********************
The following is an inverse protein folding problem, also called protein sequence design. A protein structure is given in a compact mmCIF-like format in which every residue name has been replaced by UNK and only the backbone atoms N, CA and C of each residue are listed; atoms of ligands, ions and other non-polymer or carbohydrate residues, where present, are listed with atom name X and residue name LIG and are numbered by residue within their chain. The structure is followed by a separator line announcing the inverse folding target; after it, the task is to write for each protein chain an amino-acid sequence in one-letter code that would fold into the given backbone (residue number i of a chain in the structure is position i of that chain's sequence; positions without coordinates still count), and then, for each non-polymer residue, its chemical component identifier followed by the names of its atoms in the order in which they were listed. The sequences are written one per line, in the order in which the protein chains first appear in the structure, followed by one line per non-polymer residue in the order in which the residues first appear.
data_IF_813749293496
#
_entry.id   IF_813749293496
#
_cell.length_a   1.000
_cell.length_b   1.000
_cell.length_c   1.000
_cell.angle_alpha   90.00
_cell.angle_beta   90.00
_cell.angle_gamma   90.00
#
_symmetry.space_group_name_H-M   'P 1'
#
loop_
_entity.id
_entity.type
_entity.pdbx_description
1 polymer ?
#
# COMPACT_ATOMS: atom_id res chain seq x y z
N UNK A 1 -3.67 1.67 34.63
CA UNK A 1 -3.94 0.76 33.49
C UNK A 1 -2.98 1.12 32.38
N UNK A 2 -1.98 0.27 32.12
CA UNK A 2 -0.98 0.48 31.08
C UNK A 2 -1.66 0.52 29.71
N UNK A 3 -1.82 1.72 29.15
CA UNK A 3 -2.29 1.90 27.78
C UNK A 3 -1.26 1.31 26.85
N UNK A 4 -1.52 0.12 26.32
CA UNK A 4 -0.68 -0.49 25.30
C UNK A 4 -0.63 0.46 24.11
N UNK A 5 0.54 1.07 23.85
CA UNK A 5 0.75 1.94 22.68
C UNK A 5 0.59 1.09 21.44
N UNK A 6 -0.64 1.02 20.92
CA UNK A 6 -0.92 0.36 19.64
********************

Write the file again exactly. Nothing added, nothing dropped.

The following is an inverse protein folding problem, also called protein sequence design. A protein structure is given in a compact mmCIF-like format in which every residue name has been replaced by UNK and only the backbone atoms N, CA and C of each residue are listed; atoms of ligands, ions and other non-polymer or carbohydrate residues, where present, are listed with atom name X and residue name LIG and are numbered by residue within their chain. The structure is followed by a separator line announcing the inverse folding target; after it, the task is to write for each protein chain an amino-acid sequence in one-letter code that would fold into the given backbone (residue number i of a chain in the structure is position i of that chain's sequence; positions without coordinates still count), and then, for each non-polymer residue, its chemical component identifier followed by the names of its atoms in the order in which they were listed. The sequences are written one per line, in the order in which the protein chains first appear in the structure, followed by one line per non-polymer residue in the order in which the residues first appear.
data_IF_813749293496
#
_entry.id   IF_813749293496
#
_cell.length_a   1.000
_cell.length_b   1.000
_cell.length_c   1.000
_cell.angle_alpha   90.00
_cell.angle_beta   90.00
_cell.angle_gamma   90.00
#
_symmetry.space_group_name_H-M   'P 1'
#
loop_
_entity.id
_entity.type
_entity.pdbx_description
1 polymer ?
#
# COMPACT_ATOMS: atom_id res chain seq x y z
N UNK A 1 -3.67 1.67 34.63
CA UNK A 1 -3.94 0.76 33.49
C UNK A 1 -2.98 1.12 32.38
N UNK A 2 -1.98 0.27 32.12
CA UNK A 2 -0.98 0.48 31.08
C UNK A 2 -1.66 0.52 29.71
N UNK A 3 -1.82 1.72 29.15
CA UNK A 3 -2.29 1.90 27.78
C UNK A 3 -1.26 1.31 26.85
N UNK A 4 -1.52 0.12 26.32
CA UNK A 4 -0.68 -0.49 25.30
C UNK A 4 -0.63 0.46 24.11
N UNK A 5 0.54 1.07 23.85
CA UNK A 5 0.75 1.94 22.68
C UNK A 5 0.59 1.09 21.44
N UNK A 6 -0.64 1.02 20.92
CA UNK A 6 -0.92 0.36 19.64